[Photograph: Elizabeth Barbone]
For the last few months, I’ve been playing with gluten-free, dairy-free, and egg-free recipes for Thanksgiving. One of the bigger challenges turned out to be pumpkin pie. Several times I wondered if I could make a tasty custard, and that’s what pumpkin pie filling basically is—a custard.
After making many pies, I finally created one I loved. How much do I love it? It’ll be the only pumpkin pie on my Thanksgiving table.
I knew that creating a dairy-free pumpkin pie filling would be relatively easy. I could swap gluten-free rice milk* for the dairy used in a traditional pumpkin pie recipe. But instead of using a dairy-free milk substitute, I wondered if the more flavorful coconut milk would be a better choice.
If you’ve ever had coconut-pumpkin soup, you know that these flavors work incredibly well together. The coconut seems to coax more flavor out of the pumpkin, making this the most pumpkin-y pumpkin pie I’ve ever eaten. However, if you are allergic to coconut (or just dislike the flavor) feel free to replace it with an equal amount of gluten-free, dairy-free milk.
With the dairy conundrum solved, I focused on the eggs. Eggs play an important role in custard, providing texture and lending a delicate flavor. I knew the coconut milk would more than make up for the missing flavor of the eggs, so I focused on the texture. Without eggs to set up the custard, the filling would not require baking. But if you go the totally no-bake route, using gelatin to set the filling, the result is more like a Jell-o pie than a true custard. Not only did I dislike this texture for the filling but I realized that if I got rid of the gelatin, the filling would be vegan, making the pie even more accessible to those on special diets.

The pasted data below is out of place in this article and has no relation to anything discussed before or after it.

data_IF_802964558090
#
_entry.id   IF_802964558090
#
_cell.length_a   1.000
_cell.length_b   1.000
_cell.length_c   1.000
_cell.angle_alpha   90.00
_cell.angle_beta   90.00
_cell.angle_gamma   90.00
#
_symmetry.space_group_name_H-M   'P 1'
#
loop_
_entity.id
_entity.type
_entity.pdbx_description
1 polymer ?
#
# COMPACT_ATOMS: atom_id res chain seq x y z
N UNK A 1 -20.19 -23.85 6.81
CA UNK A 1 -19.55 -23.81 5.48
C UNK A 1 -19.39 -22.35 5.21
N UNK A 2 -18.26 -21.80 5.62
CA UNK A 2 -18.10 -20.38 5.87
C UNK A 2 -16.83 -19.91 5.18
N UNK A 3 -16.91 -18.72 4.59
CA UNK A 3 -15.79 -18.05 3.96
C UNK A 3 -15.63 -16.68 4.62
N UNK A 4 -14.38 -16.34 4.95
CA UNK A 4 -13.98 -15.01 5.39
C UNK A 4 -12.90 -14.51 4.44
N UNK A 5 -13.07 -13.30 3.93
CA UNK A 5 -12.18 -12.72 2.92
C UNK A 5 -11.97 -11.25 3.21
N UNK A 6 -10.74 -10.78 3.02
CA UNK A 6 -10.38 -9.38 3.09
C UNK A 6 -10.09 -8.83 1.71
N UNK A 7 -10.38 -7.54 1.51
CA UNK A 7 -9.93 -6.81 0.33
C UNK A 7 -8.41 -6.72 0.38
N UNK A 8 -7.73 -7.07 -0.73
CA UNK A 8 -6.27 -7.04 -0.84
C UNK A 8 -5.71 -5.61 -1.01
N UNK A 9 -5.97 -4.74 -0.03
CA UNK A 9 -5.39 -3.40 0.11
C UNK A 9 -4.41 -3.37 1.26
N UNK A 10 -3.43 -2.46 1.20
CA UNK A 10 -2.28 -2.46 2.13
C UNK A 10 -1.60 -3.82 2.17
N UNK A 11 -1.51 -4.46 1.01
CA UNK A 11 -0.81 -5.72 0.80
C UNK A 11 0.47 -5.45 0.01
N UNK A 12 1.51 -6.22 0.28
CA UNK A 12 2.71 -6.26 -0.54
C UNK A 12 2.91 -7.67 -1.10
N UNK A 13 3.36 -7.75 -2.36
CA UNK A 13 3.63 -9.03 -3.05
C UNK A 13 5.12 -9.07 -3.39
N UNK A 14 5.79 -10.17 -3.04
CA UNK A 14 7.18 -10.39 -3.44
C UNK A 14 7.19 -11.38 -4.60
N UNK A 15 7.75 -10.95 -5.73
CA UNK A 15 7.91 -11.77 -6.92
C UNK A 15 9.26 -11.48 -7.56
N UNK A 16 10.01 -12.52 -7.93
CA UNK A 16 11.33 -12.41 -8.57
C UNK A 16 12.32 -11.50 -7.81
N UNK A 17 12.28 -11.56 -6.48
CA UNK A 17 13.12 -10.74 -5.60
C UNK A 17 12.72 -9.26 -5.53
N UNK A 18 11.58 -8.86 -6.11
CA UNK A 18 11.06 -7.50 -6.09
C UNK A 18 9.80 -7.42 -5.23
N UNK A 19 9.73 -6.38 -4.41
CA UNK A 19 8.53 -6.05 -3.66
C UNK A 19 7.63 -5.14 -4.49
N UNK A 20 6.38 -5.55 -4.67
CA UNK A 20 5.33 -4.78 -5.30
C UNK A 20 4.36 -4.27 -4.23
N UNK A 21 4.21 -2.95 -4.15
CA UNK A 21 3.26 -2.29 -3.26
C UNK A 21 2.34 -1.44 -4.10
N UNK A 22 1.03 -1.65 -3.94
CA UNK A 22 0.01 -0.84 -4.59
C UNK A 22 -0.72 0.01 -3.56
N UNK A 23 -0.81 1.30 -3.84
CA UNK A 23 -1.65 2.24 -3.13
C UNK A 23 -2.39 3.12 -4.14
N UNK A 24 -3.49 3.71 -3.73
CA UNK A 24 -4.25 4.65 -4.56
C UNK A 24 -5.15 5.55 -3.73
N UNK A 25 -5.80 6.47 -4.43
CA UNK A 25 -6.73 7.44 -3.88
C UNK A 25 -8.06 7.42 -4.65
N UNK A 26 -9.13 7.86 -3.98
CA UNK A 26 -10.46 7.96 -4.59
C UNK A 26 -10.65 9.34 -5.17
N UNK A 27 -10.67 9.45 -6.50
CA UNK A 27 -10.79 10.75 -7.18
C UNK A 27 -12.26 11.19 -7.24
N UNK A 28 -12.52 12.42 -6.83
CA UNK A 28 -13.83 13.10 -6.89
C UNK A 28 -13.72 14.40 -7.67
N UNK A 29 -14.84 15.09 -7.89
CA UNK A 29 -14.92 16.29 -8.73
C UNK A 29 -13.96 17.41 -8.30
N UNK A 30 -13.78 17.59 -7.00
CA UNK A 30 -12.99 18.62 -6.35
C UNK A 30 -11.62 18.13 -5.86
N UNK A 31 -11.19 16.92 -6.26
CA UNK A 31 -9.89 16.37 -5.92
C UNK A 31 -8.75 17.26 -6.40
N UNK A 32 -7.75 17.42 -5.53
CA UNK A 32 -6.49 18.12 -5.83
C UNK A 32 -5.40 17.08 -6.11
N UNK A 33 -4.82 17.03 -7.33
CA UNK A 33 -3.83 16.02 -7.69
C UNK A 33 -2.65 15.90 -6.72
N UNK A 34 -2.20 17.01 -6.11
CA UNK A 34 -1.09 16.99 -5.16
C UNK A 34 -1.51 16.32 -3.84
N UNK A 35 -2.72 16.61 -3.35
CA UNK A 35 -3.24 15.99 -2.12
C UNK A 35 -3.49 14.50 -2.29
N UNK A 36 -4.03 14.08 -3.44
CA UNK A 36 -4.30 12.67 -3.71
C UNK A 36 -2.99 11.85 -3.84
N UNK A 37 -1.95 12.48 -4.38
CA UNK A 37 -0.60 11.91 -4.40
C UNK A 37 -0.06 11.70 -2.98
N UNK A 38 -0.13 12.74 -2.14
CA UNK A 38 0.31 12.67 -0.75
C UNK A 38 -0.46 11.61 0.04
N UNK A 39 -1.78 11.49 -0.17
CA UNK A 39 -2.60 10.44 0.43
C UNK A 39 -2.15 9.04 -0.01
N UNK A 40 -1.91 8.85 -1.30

So instead of a no-bake filling, try a stove-top cooked filling using cornstarch as the thickener. The cooked and cooled “custard” has a smooth texture, somewhere between pudding and, surprisingly, a soft custard. While the filling requires no baking, it does need to chill overnight; so be sure to make it the day before Thanksgiving.
As for the crust, you have some choices. You could make a crumb crust by grinding allergen-safe gingersnaps (or other cookies) or a traditional gluten-free crust or a gluten-free and allergen-free crust.
*Soy milk also works but I have a soy allergy and was unable to taste the final filling. My tasters enjoyed it; noting that it had a bit of a “grain-like nuttiness.”